Academic journal article Suffolk Transnational Law Review

Left out in the Cold: Contemporary Policy and International Property Issues in the Arctic Circle

Academic journal article Suffolk Transnational Law Review

Left out in the Cold: Contemporary Policy and International Property Issues in the Arctic Circle

Article excerpt

I. INTRODUCTION

The United Nations Convention on the Law of the Sea (UNCLOS) purports to govern the territorial rules of the Arctic Ocean. (1) Yet because of the possible existence of trillions of dollars' worth of natural gas and oil resources buried beneath the ocean's icy surface, territorial claims in the Arctic have been hotly contested over the years by the five "Arctic powers": the United States, Canada, the Russian Federation, Norway, and Denmark. (2) Since climate change has continued to melt the polar ice caps at a steady rate, the resources under the ice will soon become far more accessible. (3) As a result, territorial posturing in the Arctic by these five countries, especially Russia, is coming to a perceptible zenith in 2017. (4) This presents policymakers with a number of unique challenges; because despite the phenomenon's close resemblance to the resource and land scrambles characteristic of nineteenth century imperialism, the issue of climate change, i.e., the culpable accelerator of this particular scramble, is an entirely contemporary problem. (5) The United States has recently revamped efforts to catch up with Russia in the area of Arctic exploration, but it remains to be seen how quickly the U.S. government will be able to implement those efforts into actual results. (6)

This Note explores the theoretical and practical validity, and feasibility of international sovereign claims in the Arctic region, and the significant policy considerations related thereto. (7) Part II will discuss the history of such claims over the years as well as their validation, or lack thereof, by the United Nations Convention on the Law of the Sea. (8) Part III will describe current U.S. and Russian policies in the Arctic, with some emphasis placed on the most controversial issues. (9) Part IV will analyze the possible ways to resolve international tension in the Arctic Circle. (10) Finally, Part V will conclude this Note by emphasizing the importance of international cooperation in this region and the necessity of worldwide accessibility to alternative sources of energy. (11)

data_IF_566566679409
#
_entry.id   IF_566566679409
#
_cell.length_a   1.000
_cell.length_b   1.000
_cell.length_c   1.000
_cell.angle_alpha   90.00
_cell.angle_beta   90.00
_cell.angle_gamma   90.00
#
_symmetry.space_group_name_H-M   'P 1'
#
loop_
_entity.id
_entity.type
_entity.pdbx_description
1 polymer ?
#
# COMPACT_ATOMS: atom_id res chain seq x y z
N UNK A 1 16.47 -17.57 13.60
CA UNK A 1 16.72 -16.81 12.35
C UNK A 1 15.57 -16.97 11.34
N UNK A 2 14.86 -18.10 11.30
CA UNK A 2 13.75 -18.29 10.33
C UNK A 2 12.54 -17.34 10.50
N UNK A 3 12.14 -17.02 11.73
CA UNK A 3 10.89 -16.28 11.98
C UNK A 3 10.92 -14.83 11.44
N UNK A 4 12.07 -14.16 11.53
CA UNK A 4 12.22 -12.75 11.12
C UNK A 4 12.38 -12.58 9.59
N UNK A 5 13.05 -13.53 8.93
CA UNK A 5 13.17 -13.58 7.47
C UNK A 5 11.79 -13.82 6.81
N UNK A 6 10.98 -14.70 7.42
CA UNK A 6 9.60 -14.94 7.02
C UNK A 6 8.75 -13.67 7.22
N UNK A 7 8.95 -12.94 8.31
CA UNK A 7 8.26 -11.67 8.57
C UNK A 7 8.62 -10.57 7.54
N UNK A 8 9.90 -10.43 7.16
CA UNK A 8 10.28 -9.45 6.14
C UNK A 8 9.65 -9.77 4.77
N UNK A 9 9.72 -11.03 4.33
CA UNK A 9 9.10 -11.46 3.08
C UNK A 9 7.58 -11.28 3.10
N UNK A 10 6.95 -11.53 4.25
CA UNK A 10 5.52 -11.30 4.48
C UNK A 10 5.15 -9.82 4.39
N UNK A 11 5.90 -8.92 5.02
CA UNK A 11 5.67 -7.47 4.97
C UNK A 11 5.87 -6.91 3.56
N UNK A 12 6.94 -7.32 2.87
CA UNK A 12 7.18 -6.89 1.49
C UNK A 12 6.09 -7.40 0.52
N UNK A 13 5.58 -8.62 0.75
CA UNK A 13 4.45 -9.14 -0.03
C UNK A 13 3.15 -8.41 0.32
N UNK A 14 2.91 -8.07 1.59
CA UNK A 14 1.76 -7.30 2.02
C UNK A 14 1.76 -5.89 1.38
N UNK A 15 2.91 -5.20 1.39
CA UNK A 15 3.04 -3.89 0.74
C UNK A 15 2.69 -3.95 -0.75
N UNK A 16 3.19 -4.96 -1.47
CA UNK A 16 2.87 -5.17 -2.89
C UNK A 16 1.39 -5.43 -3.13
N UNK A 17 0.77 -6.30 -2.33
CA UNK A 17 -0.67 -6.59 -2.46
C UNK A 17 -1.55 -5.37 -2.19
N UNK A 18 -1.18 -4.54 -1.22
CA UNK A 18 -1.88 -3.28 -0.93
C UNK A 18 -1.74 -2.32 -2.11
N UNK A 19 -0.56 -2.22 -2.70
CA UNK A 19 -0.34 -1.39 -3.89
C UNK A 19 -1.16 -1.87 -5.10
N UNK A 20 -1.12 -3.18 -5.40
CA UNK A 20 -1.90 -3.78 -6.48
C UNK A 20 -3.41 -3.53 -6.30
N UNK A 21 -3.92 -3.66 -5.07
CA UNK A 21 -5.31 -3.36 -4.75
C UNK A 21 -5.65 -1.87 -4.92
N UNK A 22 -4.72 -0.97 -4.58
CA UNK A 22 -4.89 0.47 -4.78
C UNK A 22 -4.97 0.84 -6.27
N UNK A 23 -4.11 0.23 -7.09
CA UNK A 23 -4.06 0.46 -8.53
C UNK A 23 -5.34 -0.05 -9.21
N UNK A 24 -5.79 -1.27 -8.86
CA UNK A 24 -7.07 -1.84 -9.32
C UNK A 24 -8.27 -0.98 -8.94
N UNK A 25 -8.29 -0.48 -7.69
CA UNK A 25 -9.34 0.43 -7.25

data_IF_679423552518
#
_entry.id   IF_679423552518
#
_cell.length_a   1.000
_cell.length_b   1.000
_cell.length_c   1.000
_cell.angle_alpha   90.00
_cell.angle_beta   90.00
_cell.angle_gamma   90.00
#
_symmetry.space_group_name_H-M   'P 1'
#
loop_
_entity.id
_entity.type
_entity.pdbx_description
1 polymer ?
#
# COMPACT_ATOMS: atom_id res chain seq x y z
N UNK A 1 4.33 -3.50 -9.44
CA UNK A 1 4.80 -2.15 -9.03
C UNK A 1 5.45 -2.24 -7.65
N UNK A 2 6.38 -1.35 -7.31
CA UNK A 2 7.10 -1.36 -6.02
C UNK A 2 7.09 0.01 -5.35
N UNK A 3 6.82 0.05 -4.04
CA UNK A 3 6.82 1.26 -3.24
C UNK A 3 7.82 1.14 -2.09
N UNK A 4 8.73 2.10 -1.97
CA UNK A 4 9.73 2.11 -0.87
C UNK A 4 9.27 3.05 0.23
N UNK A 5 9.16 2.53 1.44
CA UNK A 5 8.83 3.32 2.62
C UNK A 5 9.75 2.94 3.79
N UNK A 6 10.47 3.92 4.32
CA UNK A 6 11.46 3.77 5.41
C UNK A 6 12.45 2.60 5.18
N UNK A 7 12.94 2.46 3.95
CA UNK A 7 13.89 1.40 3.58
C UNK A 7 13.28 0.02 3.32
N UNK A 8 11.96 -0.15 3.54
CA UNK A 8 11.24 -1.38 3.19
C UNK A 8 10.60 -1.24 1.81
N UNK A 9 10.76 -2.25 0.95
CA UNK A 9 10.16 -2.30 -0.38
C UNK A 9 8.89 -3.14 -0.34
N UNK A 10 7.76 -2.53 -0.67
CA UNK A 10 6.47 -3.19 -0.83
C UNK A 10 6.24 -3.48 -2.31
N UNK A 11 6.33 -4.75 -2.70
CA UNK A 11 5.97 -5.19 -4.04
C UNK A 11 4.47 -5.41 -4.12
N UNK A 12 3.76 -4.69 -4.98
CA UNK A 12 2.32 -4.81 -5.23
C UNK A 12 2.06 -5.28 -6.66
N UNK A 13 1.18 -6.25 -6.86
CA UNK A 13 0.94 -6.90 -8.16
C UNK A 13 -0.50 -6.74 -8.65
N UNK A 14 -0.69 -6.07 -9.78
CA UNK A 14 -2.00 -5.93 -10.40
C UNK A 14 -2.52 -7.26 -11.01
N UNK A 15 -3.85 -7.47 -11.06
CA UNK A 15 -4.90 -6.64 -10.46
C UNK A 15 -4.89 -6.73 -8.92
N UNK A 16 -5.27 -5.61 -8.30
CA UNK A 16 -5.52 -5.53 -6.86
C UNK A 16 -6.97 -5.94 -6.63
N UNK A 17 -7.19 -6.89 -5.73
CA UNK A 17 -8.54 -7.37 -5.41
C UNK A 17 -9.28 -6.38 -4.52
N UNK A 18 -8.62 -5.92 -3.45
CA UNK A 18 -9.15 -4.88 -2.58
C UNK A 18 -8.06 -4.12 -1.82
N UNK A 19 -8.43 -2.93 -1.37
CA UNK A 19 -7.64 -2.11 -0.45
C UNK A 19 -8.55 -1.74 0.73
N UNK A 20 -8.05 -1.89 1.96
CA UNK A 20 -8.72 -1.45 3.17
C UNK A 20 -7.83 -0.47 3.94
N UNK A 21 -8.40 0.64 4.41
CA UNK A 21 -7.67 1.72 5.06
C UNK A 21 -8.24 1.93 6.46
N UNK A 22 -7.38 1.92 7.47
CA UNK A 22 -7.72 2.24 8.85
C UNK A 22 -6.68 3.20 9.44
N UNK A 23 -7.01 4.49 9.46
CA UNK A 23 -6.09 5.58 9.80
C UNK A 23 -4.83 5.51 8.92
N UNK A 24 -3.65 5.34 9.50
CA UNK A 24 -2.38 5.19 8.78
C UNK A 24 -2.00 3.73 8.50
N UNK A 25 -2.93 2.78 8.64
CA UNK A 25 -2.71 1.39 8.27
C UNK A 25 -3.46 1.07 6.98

II. HISTORY

A. The First Claims in the Arctic: The 1910s and '20s

1. Canada

There are five nations with coastlines in the Arctic Circle, namely Canada, the United States, Russia, Norway, and Denmark. (12) Canada's claims to the Arctic are deeply rooted, dating back to nineteenth century English explorers and further exploration by Canada's own navigators after the nation's confederation in 1867. (13) These roots culminated in a Canadian proclamation in 1925 that its government owned all of the land between its land borders and the North Pole. (14) This broad-sweeping method of divvying up the Arctic Ocean was known as "The Sector Principle," an idea which originated in Canada. (15) The Canadians continued this assertiveness into the 1950s, when their government apparently purposefully relocated various Inuit people to the high Arctic for the sole purpose of reinforcing their sovereignty there. (16) Canada has perpetuated these efforts, both strategic and symbolic, to assert its presence and sovereignty in the Arctic over the course of history. (17)

2. Soviet Union

The Soviet Union originally followed Canada's sector theory of territorial sovereignty, laying claim to an analogous "sector" on its side of the globe, from the northern edge of its land borders to the North Pole. (18) Soon military strategy in the Arctic became an important focal point for the United States and Canada due to perceived Soviet threats. (19) The Arctic became especially strategic territory during the Cold War as a result of the unavoidable fact that the closest air distance between the United States and Soviet Union was across the Arctic Circle. (20) The Soviet Union expressed support for the proposition that Canada owned complete control over its Northwest Passage, and agreed with Canada's desire to adopt an international "straight baseline" rule, a move which could in turn legitimize and expand the Soviets' own claims over the entire "Northeast Passage. …

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